Socioeconomic differences in use of antiseizure medication in pregnancies with maternal epilepsy: A population-based study from Nordic universal health care systems

Epilepsia. 2024 May 28. doi: 10.1111/epi.18022. Online ahead of print.

Abstract

Objective: Research points to disparities in disease burden and access to medical care in epilepsy. We studied the association between socioeconomic status (SES) and antiseizure medication (ASM) use in pregnancies with maternal epilepsy.

Methods: We conducted a cross-sectional study consisting of 21 130 pregnancies with maternal epilepsy identified from Nordic registers during 2006-2017. SES indicators included cohabitation status, migrant background, educational attainment, and household income. Main outcomes were the proportion and patterns of ASM use from 90 days before pregnancy to birth. We applied multiple imputation to handle SES variables with 2%-4% missingness. We estimated adjusted risk ratios (aRRs) and 95% confidence intervals (CIs) using modified Poisson regression with the highest SES category as reference.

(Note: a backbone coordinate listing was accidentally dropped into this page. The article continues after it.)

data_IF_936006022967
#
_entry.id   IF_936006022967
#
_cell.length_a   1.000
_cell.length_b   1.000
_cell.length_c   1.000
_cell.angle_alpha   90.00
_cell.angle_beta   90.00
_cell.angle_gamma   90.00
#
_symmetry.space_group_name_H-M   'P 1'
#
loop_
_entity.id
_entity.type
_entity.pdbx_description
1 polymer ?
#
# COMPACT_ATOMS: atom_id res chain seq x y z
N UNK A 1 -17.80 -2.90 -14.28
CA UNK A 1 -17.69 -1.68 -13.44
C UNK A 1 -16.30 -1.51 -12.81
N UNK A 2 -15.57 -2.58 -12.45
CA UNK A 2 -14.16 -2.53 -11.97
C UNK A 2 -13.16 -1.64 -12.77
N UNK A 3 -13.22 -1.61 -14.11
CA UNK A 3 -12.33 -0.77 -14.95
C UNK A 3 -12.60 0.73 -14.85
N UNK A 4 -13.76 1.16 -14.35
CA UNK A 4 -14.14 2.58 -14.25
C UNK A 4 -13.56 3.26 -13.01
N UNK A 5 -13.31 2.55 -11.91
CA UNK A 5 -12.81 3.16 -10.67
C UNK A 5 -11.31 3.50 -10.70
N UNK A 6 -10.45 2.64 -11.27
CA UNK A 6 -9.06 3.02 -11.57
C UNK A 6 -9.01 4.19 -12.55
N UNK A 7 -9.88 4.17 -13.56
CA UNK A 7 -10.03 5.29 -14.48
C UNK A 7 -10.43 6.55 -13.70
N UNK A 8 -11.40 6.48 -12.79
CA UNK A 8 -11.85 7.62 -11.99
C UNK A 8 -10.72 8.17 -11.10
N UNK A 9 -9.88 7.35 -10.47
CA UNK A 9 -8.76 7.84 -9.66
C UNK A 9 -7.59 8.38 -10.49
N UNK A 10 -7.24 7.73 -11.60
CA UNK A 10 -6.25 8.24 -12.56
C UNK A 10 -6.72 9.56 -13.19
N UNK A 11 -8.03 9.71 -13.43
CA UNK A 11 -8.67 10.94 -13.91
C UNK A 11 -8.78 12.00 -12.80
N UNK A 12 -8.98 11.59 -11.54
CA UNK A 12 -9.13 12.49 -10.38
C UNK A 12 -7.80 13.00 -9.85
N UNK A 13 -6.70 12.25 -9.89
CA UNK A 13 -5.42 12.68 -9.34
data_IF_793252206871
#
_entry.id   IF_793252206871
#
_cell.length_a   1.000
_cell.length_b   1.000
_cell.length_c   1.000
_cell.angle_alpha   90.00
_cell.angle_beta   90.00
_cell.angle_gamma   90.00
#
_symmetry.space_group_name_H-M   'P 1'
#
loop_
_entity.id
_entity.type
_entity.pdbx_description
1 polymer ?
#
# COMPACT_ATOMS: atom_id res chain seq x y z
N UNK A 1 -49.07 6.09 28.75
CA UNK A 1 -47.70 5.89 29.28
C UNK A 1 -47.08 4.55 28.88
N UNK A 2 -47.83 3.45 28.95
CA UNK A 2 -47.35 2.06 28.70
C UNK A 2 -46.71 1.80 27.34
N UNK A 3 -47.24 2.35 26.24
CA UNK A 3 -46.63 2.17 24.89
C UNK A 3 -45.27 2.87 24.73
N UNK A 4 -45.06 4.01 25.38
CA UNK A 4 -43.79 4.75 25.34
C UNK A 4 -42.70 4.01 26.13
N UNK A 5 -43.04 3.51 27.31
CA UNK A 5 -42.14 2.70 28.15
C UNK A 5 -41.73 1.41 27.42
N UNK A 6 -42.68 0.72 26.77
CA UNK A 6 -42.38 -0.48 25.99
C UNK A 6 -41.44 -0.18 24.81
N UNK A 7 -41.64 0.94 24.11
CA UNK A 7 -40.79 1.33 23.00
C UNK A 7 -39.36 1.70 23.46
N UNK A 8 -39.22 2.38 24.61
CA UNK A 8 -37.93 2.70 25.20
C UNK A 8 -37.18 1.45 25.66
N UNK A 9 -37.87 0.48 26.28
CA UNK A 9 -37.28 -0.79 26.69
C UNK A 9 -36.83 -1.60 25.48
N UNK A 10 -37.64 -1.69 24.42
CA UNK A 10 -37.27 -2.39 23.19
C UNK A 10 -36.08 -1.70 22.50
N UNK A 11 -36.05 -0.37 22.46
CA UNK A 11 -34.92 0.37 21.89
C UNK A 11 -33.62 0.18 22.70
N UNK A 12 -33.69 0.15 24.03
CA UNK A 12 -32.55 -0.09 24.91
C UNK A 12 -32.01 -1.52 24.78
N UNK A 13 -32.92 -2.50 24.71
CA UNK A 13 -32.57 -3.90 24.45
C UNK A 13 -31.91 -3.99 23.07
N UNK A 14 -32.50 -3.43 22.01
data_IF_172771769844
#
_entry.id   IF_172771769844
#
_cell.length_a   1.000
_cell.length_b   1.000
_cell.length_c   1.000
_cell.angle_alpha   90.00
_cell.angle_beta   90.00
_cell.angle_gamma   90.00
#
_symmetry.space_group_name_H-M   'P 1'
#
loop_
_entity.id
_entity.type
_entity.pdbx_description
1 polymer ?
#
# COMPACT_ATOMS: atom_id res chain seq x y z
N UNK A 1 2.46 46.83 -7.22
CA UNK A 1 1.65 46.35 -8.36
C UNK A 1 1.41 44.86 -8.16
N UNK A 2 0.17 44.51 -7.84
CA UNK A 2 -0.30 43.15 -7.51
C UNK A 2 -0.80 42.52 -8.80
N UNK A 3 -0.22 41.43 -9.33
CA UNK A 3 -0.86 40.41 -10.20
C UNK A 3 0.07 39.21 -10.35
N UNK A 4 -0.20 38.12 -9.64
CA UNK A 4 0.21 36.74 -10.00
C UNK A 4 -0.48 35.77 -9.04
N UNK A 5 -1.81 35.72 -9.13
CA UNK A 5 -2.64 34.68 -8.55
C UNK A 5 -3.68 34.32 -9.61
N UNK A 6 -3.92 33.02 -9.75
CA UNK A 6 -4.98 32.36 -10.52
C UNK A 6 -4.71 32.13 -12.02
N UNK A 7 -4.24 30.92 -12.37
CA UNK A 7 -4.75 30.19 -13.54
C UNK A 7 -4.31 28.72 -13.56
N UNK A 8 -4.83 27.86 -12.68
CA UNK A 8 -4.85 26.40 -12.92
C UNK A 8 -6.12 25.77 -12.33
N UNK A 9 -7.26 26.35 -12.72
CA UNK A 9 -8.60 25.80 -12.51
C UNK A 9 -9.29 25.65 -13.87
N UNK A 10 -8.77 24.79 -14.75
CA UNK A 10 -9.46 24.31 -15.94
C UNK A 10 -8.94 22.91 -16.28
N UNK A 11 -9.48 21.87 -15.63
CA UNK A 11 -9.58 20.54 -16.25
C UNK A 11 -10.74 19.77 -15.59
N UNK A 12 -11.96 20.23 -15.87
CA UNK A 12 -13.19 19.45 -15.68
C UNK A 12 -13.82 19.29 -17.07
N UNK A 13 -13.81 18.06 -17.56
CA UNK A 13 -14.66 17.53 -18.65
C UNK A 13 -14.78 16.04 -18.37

Results: Mothers with the highest education and the highest income quintile used ASMs least frequently (56% and 53%, respectively). We observed increased risks of ASM discontinuation prior to or during the first trimester for low SES. The risk estimates varied depending on the SES indicator from aRR = 1.27 for low income (95% CI: 1.03-1.57) to aRR = 1.66 for low education (95% CI: 1.30-2.13). Migrant background was associated with ASM initiation after the first trimester (aRR 2.17; 95% CI 1.88-2.52). Low education was associated with the use of valproate during pregnancy in monotherapy (aRR 1.70; 95% CI 1.29-2.24) and in polytherapy (aRR 2.65; 95% CI 1.66-4.21). Low education was also associated with a 37% to 39% increased risk of switching from one ASM to another depending on the ASM used. For the other SES indicators, aRRs of switching varied from 1.16 (foreign origin; 95% CI 1.08-1.26) to 1.26 (not married or cohabiting; 95% CI 1.17-1.36).

Significance: Low SES was associated with riskier patterns of ASM use: discontinuation, late initiation, and switching during pregnancy. These findings may reflect unplanned pregnancies, disparities in access to preconception counseling, and suboptimal care.

Keywords: access to care; antiepileptic drugs; disparities; pregnancy; socioeconomic factors.